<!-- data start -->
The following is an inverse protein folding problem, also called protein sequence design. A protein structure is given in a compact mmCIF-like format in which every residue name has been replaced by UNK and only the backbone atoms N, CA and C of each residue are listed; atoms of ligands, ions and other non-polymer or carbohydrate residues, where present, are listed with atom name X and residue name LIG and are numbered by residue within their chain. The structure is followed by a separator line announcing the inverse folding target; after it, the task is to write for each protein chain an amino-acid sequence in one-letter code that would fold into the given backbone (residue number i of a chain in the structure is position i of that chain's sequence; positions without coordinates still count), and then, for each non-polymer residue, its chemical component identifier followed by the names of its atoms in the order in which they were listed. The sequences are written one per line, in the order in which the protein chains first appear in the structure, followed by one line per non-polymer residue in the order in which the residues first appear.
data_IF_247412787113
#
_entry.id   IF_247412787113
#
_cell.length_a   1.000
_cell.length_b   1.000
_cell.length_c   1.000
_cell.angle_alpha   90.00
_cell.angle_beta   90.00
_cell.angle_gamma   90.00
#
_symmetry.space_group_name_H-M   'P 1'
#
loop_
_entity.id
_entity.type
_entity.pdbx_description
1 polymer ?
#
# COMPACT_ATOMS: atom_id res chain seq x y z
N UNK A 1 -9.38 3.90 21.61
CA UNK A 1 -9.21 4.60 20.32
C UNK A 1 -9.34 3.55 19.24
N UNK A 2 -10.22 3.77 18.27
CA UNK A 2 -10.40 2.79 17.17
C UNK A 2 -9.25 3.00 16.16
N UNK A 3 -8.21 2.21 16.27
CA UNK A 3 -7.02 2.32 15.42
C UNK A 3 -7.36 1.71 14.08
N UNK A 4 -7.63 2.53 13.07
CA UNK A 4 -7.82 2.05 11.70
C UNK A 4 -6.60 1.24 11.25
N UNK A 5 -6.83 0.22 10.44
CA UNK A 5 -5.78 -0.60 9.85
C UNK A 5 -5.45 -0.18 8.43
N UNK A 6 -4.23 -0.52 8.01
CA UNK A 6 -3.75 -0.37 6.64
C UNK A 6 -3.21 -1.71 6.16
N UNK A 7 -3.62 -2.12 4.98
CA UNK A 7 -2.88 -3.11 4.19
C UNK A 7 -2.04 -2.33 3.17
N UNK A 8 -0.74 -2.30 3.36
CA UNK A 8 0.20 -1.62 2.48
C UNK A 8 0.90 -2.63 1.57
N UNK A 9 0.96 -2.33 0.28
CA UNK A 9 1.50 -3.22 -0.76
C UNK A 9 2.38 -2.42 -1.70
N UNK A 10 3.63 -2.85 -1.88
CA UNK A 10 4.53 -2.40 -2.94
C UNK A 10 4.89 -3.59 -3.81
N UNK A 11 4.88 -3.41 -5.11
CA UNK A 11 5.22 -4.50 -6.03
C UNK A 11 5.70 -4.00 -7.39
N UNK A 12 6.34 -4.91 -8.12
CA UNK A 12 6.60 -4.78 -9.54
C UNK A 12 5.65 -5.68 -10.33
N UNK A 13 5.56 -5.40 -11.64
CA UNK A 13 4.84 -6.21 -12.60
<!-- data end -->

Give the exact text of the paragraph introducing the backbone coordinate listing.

The following is an inverse protein folding problem, also called protein sequence design. A protein structure is given in a compact mmCIF-like format in which every residue name has been replaced by UNK and only the backbone atoms N, CA and C of each residue are listed; atoms of ligands, ions and other non-polymer or carbohydrate residues, where present, are listed with atom name X and residue name LIG and are numbered by residue within their chain. The structure is followed by a separator line announcing the inverse folding target; after it, the task is to write for each protein chain an amino-acid sequence in one-letter code that would fold into the given backbone (residue number i of a chain in the structure is position i of that chain's sequence; positions without coordinates still count), and then, for each non-polymer residue, its chemical component identifier followed by the names of its atoms in the order in which they were listed. The sequences are written one per line, in the order in which the protein chains first appear in the structure, followed by one line per non-polymer residue in the order in which the residues first appear.